Advertisement

Vinny Tosti, a top ballplayer from Santa Rosa, gets new start at Mater Dei after family loses home in firestorm

The family home of Mater Dei outfielder Vinny Tosti was destroyed in the wildfire in Santa Rosa in October. He transfered to Mater Dei.
(Scott Tosti / For The Times)

With 70 transfers so far for the 2017-18 school year, Santa Ana Mater Dei draws a lot of attention from those who question the motives of athletes on the move. But those who learn the story of how Vinny Tosti ended up at Mater Dei immediately become quiet.

Tosti was considered one of the top baseball players in Northern California. He was preparing for his senior season at Cardinal Newman in Santa Rosa when in the early morning hours of Oct. 9, everything changed.

“About 12:45, I woke up because my room was super hot,” he said. “It was super windy outside and it smelled bad like a fire. When I went to turn on the fan in my room, all the power was out. Then I went outside of my room and my dad was downstairs. ‘What’s going on? Oh, we need to leave. There’s some fires in the area. Grab anything important to you.’

“I went over in my head. There’s fires every once in a while. None of us really took it too seriously. I thought I’d be back in a couple of hours.”

Advertisement

Santa Ana Mater Dei’s Vinny Tosti
(Eric Sondheimer / Los Angeles Times )

Tosti’s home, along with much of his high school, was overrun by one of the most destructive wildfires in state history. Large swaths of Napa, Sonoma and Mendocino counties went up in flames that destroyed more than 8,000 homes and other structures and killed 44 people.

“We found out it burned down the next day,” Tosti said. “I just took my keys and my wallet. The only thing you could recognize was the pool. Pulling into the neighborhood, I didn’t even know it was my house.”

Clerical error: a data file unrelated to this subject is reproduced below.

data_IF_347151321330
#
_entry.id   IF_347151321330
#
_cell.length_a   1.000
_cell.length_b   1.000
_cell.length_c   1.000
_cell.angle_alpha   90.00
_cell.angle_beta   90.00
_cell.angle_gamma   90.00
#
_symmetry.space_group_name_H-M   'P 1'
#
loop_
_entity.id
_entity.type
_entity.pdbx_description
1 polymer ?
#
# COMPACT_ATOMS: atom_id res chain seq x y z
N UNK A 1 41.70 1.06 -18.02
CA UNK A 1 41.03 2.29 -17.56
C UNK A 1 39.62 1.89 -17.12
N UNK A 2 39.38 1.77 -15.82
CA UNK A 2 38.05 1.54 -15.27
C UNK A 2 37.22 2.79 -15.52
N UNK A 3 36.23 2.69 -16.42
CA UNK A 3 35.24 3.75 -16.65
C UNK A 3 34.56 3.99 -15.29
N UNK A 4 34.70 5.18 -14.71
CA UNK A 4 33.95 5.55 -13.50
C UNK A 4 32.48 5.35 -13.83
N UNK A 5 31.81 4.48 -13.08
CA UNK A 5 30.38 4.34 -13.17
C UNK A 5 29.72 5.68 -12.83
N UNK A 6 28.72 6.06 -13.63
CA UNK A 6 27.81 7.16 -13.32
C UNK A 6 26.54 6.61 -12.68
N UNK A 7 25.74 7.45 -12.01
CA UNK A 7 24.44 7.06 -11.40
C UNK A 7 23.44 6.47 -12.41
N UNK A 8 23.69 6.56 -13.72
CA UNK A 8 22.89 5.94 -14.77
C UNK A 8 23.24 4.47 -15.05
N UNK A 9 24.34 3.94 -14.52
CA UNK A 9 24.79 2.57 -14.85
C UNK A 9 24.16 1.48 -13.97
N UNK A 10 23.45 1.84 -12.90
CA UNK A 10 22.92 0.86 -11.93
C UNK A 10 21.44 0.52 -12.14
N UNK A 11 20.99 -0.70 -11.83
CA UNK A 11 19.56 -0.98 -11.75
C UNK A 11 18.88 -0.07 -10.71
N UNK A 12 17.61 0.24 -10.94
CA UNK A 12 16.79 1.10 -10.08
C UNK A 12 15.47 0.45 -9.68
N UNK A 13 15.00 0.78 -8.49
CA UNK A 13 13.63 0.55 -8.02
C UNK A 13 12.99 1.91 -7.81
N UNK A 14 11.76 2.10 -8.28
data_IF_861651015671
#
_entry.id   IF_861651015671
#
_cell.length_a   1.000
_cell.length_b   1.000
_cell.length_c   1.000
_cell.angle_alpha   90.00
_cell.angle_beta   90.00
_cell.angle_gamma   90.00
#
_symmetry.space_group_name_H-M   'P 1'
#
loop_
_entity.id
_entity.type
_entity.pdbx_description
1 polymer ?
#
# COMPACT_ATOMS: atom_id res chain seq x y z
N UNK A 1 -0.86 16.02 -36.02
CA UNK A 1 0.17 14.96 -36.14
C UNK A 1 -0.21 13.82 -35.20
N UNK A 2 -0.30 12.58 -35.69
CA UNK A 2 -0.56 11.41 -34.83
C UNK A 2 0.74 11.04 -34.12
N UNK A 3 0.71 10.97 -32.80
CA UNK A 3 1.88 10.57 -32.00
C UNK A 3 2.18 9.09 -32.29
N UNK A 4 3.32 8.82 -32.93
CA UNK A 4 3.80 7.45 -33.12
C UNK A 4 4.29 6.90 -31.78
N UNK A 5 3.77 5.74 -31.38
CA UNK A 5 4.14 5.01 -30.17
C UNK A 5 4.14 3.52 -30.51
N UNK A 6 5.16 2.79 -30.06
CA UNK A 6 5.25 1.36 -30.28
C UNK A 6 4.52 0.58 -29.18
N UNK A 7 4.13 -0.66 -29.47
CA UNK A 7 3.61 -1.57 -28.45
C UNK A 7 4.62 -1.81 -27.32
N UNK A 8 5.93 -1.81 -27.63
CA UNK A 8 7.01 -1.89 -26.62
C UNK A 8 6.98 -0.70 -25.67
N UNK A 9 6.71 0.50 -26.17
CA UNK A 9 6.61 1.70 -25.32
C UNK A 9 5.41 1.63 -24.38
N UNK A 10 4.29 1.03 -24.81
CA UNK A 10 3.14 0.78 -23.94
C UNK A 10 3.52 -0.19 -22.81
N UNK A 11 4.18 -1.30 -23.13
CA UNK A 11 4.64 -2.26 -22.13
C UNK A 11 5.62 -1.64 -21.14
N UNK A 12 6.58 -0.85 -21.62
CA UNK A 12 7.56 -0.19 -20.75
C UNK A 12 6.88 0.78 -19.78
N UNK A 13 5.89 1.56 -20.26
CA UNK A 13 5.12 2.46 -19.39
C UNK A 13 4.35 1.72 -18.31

Fire destroyed the Cardinal Newman library, classrooms, administrative building and baseball field. Students were sent to four different parishes by grade level to resume classes until temporary classrooms were brought in and the school reopened on Jan. 22.

Advertisement

Meanwhile, Tosti made a big decision. He didn’t want his baseball season disrupted.

“The options were all of us moving and going back to Southern California, staying and having a satellite campus and no baseball field in a year [and] he wants to shoot for the stars,’’ his father, Scott, said. “It was about restoring a sense of normalcy for him. He likes to get up and hit baseballs at 5 in the morning. Everything was gone. We had to figure out what to do in a short period of time.”

The first idea was for Tosti to live with his grandmother in Seal Beach, but she was diagnosed with cancer. Tosti had become friends with Mater Dei infielder Matthew Foxcroft and his family. Both were committed to Oregon. Tosti ended up moving in with the Foxcrofts.

Tosti had lived in Long Beach until age 13 and his father was a baseball standout at Granada Hills under Coach Darryl Stroh. The Southern Section immediately approved the transfer. His parents and two younger siblings stayed in Northern California. They’ve lived in more than a dozen different homes and condos since while dealing with the delays and ongoing issues of trying to rebuild. Tosti lost pretty much everything in the fire except for his car and the baseball equipment that was in the trunk.

Advertisement

He’s looking forward to making his Mater Dei debut on Wednesday.

“I love competition,” the outfielder said. “I’m not scared of it at all. I’d rather be down here playing against the best teams possible.”

eric.sondheimer@latimes.com

Follow Eric Sondheimer on Twitter @latsondheimer

Advertisement


Advertisement